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  • Author or Editor: G. E. Tolla x
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Abstract

Silver nitrate and gibberellin A4/A7 (GA4/7) were compared for induction of staminate flower production on an inbred gynoecious cucumber (Cucumis sativus L.) line grown in the field at Madison, Wisconsin. Foliar sprays of silver nitrate at 100, 200, and 400 ppm induced significantly more staminate flowers per plant than did GA4/7 at the standard, widely-used rate of 50 ppm, making gynoecious x gynoecious hybrid seed production commercially feasible. The strong induction all plants treated with silver nitrate should minimize the genetic shift toward maleness observed from one generation to the next when GA is used to increase seed of gynoecious parental lines.

Open Access

Abstract

Aminoethoxyvinylglycine (AVG) at 50,100, and 200 ppm induced staminate flowers on 3 gynoecious cucumber lines in the greenhouse. Both the time of application and the type of water used to prepare the AVG solutions had a significant effect on the node at which conversion from pistillate to staminate first occurred and on the total number of nodes bearing staminate flowers. Plants treated with 100 and 200 ppm AVG were chlorotic for about 10 days after application.

Open Access

Abstract

Silver nitrate at 100, 200 and 400 ppm and aminoethoxyvinylglycine (AVG) at 50, 100 and 200 ppm induced perfect flowers on gynoecious muskmelon (Cucumis melo L. cv. MSU-1G) in the greenhouse. Some phytotoxicity was observed in plants treated with AgNO3 and AVG at the higher concentrations.

Open Access

Abstract

Cucumber (cucumis sativus L.) hybrids from crosses with 3 female (gynoecious) parents and 2 genetically similar male parents were evaluated at 3 locations to determine if bisexual (phenotypically andromonoecious) parents can be used in hybrid cultivars with no loss in yield or quality. Bisexual parents developed through 8 backcrosses to recurrent gynoecious lines produced hybrids that could not be distinguished from those obtained by using silver nitrate-induced, near-isogenic gynoecious pollen parents. Yield, fruit shape, defects, brining quality, and sex expression of hybrids from the 2 near-isogenic pollen parents were not significantly different. Deficiencies generally attributed to bisexual parents were corrected with adequate backcrossing to establishing bisexual lines.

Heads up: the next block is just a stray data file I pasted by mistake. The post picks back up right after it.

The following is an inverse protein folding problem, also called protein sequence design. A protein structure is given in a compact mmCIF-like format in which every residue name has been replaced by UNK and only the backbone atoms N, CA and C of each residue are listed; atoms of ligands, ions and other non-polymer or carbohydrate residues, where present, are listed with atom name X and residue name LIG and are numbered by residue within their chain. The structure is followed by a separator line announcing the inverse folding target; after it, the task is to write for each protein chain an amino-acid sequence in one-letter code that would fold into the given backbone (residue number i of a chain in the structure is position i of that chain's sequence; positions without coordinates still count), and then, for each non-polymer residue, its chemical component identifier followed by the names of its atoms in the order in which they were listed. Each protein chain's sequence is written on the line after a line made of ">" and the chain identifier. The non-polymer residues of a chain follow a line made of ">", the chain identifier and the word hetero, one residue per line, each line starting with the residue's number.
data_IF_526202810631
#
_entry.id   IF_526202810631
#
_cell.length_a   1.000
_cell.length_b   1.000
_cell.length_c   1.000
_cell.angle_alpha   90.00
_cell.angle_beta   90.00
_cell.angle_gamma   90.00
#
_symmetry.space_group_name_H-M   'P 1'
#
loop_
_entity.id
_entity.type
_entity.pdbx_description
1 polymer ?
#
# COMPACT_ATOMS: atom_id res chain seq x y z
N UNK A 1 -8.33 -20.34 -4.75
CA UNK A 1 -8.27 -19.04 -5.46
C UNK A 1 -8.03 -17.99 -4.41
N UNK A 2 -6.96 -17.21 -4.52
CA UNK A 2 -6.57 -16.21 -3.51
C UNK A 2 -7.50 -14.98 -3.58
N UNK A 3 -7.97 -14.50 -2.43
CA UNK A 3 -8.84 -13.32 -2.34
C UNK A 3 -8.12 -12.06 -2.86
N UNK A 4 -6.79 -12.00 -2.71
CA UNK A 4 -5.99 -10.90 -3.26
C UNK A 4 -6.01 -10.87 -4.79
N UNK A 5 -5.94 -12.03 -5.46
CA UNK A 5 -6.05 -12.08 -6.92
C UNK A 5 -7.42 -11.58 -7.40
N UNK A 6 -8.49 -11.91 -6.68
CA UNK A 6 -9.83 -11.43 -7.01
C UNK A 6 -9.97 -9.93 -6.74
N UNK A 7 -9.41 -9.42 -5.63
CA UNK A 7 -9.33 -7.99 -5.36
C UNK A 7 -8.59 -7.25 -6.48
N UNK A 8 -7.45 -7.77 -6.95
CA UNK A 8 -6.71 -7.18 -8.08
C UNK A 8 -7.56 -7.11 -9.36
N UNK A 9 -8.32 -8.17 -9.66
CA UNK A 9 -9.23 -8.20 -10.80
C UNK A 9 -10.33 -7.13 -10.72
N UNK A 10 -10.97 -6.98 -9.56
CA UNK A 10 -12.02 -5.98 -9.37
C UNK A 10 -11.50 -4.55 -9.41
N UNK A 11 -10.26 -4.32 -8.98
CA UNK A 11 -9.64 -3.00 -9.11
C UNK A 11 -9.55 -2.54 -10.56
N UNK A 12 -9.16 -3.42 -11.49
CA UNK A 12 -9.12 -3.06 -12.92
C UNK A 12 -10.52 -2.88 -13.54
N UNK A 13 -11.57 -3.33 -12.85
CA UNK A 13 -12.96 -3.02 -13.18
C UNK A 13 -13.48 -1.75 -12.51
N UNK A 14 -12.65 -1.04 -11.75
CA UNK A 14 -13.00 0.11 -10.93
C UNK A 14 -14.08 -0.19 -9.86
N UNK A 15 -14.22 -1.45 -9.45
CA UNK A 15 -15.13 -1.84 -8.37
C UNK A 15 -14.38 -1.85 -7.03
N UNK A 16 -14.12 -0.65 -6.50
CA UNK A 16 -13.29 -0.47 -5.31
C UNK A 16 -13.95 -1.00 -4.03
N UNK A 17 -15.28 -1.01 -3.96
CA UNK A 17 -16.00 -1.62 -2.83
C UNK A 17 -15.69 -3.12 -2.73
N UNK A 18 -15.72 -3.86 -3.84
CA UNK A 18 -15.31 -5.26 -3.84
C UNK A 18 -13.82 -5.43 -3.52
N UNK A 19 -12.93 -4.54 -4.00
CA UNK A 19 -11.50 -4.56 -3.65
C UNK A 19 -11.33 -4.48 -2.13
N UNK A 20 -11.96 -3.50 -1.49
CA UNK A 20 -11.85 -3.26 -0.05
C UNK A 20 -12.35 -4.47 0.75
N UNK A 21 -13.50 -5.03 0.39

Open Access

Abstract

The M/m locus in cucumber (Cucumis sativus L.) controls the development of pistillate (M/m) vs. perfect (m/m) flowers. However, the F1 between 2 perfect-flowered lines, one derived from ‘Crystal Apple’ and the other derived from a Polish breeding line, had pistillate flowers suggesting the presence of another locus, M-2, acting in a complementary manner. In F2, BC, F3, and F2BC populations, bacterial wilt resistance was used as a linked genetic marker to distinguish between the m/m plants which were resistant to bacterial wilt and the m-2/m-2 plants which were susceptible to bacterial wilt. Analysis of segregating generations confirmed complementary gene action between 2 very closely linked genes, M/m and M-2/m-2, both of which are tightly linked to the gene for bacterial wilt resistance.

Open Access

Abstract

Details are provided for construction of an extractor to be used in recovering seed from cucumber fruit (Cucumis sativus L.). The extractor is best-suited for handling seed lots from areas of less than one hectare, but having more than 25 to 50 fruit. The machine handles about 100 fruit per minute and recovers 98% of the seed that would be extracted by hand.

Open Access